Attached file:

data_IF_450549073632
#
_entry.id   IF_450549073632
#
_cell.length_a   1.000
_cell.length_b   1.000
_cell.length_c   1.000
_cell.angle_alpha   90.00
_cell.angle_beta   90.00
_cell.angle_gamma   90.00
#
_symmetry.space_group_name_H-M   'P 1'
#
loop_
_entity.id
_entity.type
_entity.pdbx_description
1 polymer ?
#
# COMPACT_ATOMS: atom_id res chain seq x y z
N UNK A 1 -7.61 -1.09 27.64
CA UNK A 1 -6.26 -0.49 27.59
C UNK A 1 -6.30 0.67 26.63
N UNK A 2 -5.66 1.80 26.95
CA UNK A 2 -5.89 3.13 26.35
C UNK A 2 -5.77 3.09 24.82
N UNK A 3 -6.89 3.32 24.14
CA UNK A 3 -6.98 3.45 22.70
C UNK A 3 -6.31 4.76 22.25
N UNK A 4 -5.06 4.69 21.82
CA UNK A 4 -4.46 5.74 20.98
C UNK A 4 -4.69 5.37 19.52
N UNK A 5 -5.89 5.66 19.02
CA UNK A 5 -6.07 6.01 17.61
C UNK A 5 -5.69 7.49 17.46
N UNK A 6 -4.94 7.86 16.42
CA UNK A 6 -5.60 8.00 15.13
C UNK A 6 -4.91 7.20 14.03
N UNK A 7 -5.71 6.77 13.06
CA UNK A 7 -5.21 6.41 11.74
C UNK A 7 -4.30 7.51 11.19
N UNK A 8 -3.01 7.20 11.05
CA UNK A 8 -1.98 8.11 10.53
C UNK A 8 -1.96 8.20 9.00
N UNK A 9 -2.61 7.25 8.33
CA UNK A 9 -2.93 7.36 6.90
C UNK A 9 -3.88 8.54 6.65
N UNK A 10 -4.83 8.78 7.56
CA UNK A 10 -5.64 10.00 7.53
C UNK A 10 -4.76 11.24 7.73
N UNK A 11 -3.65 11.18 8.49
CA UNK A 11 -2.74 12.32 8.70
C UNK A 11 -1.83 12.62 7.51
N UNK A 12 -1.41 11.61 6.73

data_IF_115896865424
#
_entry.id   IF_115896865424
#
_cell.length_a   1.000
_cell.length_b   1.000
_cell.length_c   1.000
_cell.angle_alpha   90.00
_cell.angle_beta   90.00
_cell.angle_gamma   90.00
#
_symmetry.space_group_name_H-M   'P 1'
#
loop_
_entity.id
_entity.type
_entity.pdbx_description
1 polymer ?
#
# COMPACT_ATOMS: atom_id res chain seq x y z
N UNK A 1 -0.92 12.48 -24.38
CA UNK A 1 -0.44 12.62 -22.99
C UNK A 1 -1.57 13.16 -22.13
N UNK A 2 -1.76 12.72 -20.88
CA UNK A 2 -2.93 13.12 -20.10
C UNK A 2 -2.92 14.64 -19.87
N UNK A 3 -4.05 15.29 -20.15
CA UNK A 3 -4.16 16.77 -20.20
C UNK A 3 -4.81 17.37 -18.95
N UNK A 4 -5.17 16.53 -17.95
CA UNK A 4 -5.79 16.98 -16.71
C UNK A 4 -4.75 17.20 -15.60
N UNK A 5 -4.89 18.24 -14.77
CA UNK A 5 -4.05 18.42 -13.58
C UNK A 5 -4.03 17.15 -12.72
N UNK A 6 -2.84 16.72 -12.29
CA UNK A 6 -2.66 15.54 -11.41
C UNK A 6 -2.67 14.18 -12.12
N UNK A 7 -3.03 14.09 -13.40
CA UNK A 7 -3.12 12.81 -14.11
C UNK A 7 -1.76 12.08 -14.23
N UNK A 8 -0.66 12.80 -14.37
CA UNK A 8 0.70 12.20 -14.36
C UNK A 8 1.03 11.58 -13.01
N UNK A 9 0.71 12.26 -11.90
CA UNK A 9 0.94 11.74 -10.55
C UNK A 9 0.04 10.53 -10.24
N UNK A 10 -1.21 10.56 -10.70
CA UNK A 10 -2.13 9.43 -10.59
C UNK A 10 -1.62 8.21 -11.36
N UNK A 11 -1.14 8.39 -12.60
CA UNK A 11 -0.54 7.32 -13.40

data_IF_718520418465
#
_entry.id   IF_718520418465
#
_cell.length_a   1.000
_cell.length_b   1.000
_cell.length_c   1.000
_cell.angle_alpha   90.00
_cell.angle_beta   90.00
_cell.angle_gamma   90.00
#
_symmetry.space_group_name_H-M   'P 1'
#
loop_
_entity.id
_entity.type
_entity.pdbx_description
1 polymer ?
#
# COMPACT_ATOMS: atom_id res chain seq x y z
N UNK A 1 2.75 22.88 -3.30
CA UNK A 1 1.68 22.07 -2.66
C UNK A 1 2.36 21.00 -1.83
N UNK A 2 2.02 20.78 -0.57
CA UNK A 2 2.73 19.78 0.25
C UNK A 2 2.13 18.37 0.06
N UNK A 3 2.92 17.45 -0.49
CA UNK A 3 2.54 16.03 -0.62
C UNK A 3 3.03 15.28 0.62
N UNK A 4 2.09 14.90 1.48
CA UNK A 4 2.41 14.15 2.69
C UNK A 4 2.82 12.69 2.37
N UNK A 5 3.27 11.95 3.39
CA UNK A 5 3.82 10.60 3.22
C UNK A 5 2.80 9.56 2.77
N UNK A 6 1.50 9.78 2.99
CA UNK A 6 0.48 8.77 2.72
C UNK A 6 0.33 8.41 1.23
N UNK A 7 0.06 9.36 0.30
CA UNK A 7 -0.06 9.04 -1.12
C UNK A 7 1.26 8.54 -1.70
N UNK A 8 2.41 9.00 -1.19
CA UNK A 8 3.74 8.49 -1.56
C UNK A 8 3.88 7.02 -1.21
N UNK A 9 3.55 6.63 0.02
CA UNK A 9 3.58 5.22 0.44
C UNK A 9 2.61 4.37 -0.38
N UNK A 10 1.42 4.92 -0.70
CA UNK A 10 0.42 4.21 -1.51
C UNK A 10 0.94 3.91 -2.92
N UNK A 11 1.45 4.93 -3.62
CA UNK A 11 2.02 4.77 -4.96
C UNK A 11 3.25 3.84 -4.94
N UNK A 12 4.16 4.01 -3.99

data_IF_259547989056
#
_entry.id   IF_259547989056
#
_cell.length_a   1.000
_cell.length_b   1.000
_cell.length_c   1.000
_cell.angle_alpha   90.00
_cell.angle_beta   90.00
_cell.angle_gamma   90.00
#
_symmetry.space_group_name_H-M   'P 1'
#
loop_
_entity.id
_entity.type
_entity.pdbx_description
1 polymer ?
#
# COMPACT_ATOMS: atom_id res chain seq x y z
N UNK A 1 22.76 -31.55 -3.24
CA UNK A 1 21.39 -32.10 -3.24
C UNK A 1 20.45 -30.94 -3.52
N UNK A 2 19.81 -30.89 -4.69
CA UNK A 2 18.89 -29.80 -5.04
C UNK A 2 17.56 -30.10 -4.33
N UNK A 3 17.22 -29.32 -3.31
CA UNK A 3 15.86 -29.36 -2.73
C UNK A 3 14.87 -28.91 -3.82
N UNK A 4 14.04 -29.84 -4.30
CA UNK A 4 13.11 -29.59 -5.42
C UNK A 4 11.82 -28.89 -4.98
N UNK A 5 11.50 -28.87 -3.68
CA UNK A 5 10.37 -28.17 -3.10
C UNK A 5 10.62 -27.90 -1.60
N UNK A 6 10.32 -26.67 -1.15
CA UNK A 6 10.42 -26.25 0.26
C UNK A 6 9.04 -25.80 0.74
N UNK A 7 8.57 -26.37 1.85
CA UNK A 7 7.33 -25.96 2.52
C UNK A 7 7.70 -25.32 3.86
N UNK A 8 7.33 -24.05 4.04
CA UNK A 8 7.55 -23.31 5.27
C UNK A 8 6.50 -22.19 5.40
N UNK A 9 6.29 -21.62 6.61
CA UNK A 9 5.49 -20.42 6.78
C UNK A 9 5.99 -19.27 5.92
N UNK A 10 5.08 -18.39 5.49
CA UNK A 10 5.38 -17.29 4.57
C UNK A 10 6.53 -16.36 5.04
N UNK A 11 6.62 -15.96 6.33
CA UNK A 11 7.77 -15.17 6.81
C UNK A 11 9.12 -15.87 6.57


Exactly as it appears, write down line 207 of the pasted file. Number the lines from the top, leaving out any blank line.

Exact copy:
C UNK A 9 5.99 -19.27 5.92